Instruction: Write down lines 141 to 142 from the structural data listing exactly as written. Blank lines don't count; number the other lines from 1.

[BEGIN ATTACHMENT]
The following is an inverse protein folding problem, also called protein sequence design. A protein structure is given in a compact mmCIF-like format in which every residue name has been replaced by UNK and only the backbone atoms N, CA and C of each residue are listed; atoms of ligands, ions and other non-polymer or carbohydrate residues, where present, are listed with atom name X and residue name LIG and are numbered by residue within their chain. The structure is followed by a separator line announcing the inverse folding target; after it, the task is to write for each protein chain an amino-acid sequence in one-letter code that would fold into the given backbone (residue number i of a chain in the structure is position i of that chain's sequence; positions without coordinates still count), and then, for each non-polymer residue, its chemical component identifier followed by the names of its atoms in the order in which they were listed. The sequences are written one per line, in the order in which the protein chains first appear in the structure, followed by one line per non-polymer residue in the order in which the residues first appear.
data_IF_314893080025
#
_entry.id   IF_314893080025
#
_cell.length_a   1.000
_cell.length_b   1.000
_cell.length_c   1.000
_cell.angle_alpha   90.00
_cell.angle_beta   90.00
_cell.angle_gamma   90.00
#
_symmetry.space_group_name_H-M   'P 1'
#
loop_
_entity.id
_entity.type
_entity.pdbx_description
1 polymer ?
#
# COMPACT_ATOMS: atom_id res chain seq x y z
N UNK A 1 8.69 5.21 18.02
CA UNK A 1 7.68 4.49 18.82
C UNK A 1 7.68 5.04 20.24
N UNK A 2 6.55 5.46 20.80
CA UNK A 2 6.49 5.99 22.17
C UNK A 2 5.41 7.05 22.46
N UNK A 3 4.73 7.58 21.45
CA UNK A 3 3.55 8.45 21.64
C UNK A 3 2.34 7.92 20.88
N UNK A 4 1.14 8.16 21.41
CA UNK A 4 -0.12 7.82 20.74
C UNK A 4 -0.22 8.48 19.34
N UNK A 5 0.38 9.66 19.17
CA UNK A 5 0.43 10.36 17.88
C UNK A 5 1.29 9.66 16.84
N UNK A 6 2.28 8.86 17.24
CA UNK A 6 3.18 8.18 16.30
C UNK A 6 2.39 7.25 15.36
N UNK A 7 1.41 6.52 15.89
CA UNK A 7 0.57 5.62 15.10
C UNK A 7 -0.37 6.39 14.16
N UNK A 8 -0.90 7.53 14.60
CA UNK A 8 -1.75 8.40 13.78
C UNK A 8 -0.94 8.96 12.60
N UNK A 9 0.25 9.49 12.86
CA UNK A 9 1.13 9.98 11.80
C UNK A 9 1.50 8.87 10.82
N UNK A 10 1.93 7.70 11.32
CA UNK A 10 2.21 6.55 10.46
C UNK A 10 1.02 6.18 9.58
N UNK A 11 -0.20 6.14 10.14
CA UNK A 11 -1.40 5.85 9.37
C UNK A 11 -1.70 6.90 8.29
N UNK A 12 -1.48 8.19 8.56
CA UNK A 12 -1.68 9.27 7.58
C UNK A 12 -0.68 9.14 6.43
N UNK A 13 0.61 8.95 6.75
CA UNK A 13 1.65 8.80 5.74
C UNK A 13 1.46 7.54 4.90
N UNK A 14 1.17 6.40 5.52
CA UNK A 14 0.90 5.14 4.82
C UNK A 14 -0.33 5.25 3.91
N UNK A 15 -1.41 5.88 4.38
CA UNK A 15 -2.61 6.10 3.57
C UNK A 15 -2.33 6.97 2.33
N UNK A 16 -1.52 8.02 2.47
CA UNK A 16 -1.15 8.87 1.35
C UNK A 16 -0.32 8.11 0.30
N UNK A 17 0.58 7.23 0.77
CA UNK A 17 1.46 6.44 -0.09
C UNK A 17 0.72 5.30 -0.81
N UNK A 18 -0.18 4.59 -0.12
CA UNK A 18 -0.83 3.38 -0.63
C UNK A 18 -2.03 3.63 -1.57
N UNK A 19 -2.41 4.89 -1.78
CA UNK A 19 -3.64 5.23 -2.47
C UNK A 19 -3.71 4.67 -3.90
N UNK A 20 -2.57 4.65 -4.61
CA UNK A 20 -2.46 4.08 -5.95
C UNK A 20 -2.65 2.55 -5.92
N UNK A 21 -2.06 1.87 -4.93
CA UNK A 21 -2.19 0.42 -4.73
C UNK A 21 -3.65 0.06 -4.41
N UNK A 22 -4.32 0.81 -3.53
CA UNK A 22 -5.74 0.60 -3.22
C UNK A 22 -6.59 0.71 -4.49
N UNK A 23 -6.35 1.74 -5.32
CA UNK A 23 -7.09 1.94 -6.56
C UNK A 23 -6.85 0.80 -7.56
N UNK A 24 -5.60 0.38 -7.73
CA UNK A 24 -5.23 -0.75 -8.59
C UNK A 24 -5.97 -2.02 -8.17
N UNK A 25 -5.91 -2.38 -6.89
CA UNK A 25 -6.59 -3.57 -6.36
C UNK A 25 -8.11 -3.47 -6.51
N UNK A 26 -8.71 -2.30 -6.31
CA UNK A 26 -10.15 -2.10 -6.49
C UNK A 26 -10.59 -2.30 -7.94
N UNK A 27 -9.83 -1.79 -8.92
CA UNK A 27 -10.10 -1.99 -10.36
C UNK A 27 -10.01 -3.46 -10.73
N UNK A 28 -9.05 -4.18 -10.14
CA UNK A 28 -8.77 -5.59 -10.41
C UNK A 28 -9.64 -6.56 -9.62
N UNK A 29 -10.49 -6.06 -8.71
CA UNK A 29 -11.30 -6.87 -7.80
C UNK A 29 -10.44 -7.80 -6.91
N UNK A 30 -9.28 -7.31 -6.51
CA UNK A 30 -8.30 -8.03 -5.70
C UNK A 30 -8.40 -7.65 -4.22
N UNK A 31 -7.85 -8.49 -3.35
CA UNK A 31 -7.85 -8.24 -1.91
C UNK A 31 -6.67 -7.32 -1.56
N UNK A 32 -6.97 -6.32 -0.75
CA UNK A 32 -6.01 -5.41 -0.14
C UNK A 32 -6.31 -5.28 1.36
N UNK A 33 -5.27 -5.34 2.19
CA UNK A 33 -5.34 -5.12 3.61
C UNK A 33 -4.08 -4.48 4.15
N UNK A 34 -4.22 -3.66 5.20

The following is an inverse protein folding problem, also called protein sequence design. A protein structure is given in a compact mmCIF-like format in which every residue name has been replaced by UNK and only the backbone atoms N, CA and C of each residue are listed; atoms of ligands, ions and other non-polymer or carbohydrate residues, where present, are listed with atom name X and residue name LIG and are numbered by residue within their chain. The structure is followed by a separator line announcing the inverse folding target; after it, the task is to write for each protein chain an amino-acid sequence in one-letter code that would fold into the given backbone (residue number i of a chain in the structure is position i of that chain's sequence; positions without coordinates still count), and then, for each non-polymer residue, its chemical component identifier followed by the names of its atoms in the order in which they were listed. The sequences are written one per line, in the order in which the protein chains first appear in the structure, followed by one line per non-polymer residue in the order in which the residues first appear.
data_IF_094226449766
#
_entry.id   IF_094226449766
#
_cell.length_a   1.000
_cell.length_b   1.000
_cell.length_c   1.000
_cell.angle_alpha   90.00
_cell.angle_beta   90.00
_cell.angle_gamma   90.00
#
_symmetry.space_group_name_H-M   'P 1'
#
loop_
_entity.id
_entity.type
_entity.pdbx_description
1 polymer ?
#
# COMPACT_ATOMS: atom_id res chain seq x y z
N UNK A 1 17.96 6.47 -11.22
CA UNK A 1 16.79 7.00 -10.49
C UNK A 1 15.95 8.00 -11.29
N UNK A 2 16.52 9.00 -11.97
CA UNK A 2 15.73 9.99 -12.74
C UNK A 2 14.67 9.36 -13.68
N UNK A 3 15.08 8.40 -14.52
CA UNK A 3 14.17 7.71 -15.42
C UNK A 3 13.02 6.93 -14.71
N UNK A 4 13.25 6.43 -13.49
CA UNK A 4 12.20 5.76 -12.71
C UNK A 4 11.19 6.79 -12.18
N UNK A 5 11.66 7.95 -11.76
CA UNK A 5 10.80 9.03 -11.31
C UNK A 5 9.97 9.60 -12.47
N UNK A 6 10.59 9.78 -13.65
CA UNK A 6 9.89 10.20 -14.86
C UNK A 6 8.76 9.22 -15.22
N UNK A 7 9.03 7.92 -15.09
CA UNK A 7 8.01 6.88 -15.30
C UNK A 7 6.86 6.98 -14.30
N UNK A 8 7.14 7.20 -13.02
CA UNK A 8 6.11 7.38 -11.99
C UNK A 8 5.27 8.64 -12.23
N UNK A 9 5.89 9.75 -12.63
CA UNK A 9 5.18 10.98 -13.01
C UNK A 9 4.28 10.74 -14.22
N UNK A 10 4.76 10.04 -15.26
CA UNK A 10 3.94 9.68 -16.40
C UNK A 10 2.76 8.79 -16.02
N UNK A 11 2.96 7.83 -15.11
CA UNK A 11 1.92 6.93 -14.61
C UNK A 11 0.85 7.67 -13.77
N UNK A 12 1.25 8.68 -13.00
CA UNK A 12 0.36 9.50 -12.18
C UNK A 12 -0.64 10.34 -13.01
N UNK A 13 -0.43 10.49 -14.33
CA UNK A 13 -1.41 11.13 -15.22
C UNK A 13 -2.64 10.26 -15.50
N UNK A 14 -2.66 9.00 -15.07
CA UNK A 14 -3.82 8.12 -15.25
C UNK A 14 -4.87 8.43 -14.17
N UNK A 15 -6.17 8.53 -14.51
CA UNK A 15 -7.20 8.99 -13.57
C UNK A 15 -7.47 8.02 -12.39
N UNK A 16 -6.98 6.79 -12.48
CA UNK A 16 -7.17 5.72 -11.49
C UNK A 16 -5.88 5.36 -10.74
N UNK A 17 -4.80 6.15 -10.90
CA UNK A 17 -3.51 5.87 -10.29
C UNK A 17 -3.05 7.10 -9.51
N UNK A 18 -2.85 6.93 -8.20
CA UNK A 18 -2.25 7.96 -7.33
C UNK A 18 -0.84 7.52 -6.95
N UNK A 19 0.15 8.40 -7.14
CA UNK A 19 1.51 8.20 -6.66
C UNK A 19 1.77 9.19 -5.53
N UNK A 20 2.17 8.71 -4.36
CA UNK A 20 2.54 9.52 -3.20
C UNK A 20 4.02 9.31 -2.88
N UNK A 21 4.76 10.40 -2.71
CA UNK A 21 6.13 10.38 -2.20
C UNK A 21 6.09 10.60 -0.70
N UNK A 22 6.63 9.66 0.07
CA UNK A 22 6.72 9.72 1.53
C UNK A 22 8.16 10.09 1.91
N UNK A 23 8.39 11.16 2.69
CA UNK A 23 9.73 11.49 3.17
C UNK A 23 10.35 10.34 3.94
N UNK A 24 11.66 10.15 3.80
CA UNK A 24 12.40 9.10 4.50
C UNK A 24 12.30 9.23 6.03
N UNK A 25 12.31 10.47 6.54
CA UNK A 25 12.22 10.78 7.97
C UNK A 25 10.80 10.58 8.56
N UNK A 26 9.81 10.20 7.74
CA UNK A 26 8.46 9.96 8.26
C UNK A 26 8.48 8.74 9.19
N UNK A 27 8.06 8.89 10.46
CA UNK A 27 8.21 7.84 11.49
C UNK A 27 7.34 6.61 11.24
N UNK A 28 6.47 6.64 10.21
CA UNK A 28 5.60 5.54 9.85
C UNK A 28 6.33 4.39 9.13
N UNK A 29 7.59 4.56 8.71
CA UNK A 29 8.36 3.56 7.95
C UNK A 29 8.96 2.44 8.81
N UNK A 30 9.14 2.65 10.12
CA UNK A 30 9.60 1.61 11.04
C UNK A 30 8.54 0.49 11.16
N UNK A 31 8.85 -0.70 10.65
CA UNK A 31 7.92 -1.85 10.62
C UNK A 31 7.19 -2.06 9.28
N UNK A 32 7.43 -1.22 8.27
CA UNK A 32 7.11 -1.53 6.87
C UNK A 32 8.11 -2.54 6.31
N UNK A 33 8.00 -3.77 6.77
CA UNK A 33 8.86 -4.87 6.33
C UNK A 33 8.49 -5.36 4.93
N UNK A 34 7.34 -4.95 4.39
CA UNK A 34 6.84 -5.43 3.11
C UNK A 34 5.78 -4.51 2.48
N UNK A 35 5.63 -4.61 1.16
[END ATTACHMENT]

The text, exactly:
#
# COMPACT_ATOMS: atom_id res chain seq x y z